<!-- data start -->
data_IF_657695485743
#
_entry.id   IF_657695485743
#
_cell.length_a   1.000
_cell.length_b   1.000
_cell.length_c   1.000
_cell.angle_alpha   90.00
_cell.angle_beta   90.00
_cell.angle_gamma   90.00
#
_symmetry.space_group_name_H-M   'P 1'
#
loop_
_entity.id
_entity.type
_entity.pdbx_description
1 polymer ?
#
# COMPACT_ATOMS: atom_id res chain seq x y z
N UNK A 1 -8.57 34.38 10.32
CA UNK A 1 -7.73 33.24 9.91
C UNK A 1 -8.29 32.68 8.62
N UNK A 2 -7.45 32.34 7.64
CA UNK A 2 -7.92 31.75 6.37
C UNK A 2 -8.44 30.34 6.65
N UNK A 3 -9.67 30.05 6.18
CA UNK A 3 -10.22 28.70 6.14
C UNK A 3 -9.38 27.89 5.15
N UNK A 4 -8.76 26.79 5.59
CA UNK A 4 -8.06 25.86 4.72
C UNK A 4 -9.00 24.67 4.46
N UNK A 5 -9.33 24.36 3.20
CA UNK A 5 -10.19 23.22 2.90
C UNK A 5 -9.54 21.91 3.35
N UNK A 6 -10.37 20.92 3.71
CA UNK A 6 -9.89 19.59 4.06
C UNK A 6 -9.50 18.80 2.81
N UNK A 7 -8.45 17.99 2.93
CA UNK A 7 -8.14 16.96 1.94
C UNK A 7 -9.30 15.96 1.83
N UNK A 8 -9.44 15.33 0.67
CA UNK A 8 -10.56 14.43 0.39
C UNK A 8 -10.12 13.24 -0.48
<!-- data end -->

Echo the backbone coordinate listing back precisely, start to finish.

data_IF_657695485743
#
_entry.id   IF_657695485743
#
_cell.length_a   1.000
_cell.length_b   1.000
_cell.length_c   1.000
_cell.angle_alpha   90.00
_cell.angle_beta   90.00
_cell.angle_gamma   90.00
#
_symmetry.space_group_name_H-M   'P 1'
#
loop_
_entity.id
_entity.type
_entity.pdbx_description
1 polymer ?
#
# COMPACT_ATOMS: atom_id res chain seq x y z
N UNK A 1 -8.57 34.38 10.32
CA UNK A 1 -7.73 33.24 9.91
C UNK A 1 -8.29 32.68 8.62
N UNK A 2 -7.45 32.34 7.64
CA UNK A 2 -7.92 31.75 6.37
C UNK A 2 -8.44 30.34 6.65
N UNK A 3 -9.67 30.05 6.18
CA UNK A 3 -10.22 28.70 6.14
C UNK A 3 -9.38 27.89 5.15
N UNK A 4 -8.76 26.79 5.59
CA UNK A 4 -8.06 25.86 4.72
C UNK A 4 -9.00 24.67 4.46
N UNK A 5 -9.33 24.36 3.20
CA UNK A 5 -10.19 23.22 2.90
C UNK A 5 -9.54 21.91 3.35
N UNK A 6 -10.37 20.92 3.71
CA UNK A 6 -9.89 19.59 4.06
C UNK A 6 -9.50 18.80 2.81
N UNK A 7 -8.45 17.99 2.93
CA UNK A 7 -8.14 16.96 1.94
C UNK A 7 -9.30 15.96 1.83
N UNK A 8 -9.44 15.33 0.67
CA UNK A 8 -10.56 14.43 0.39
C UNK A 8 -10.12 13.24 -0.48